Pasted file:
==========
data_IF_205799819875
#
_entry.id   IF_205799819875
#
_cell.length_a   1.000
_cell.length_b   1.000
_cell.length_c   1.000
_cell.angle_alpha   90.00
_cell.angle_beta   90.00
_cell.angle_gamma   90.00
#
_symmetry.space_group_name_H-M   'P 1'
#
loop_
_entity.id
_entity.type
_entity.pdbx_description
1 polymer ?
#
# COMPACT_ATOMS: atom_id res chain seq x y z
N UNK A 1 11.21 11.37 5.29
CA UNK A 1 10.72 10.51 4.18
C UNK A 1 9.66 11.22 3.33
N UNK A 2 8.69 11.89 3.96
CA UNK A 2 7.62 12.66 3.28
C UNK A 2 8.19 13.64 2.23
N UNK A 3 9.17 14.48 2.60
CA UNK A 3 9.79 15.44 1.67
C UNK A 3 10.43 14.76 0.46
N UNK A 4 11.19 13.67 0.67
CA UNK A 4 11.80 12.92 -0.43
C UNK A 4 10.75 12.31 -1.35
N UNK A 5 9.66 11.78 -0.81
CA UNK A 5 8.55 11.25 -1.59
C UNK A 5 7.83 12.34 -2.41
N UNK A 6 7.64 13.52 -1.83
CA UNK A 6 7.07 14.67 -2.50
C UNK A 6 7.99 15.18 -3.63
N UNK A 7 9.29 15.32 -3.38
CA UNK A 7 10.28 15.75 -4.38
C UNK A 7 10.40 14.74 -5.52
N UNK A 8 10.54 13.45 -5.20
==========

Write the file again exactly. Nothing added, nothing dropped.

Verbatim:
data_IF_205799819875
#
_entry.id   IF_205799819875
#
_cell.length_a   1.000
_cell.length_b   1.000
_cell.length_c   1.000
_cell.angle_alpha   90.00
_cell.angle_beta   90.00
_cell.angle_gamma   90.00
#
_symmetry.space_group_name_H-M   'P 1'
#
loop_
_entity.id
_entity.type
_entity.pdbx_description
1 polymer ?
#
# COMPACT_ATOMS: atom_id res chain seq x y z
N UNK A 1 11.21 11.37 5.29
CA UNK A 1 10.72 10.51 4.18
C UNK A 1 9.66 11.22 3.33
N UNK A 2 8.69 11.89 3.96
CA UNK A 2 7.62 12.66 3.28
C UNK A 2 8.19 13.64 2.23
N UNK A 3 9.17 14.48 2.60
CA UNK A 3 9.79 15.44 1.67
C UNK A 3 10.43 14.76 0.46
N UNK A 4 11.19 13.67 0.67
CA UNK A 4 11.80 12.92 -0.43
C UNK A 4 10.75 12.31 -1.35
N UNK A 5 9.66 11.78 -0.81
CA UNK A 5 8.55 11.25 -1.59
C UNK A 5 7.83 12.34 -2.41
N UNK A 6 7.64 13.52 -1.83
CA UNK A 6 7.07 14.67 -2.50
C UNK A 6 7.99 15.18 -3.63
N UNK A 7 9.29 15.32 -3.38
CA UNK A 7 10.28 15.75 -4.38
C UNK A 7 10.40 14.74 -5.52
N UNK A 8 10.54 13.45 -5.20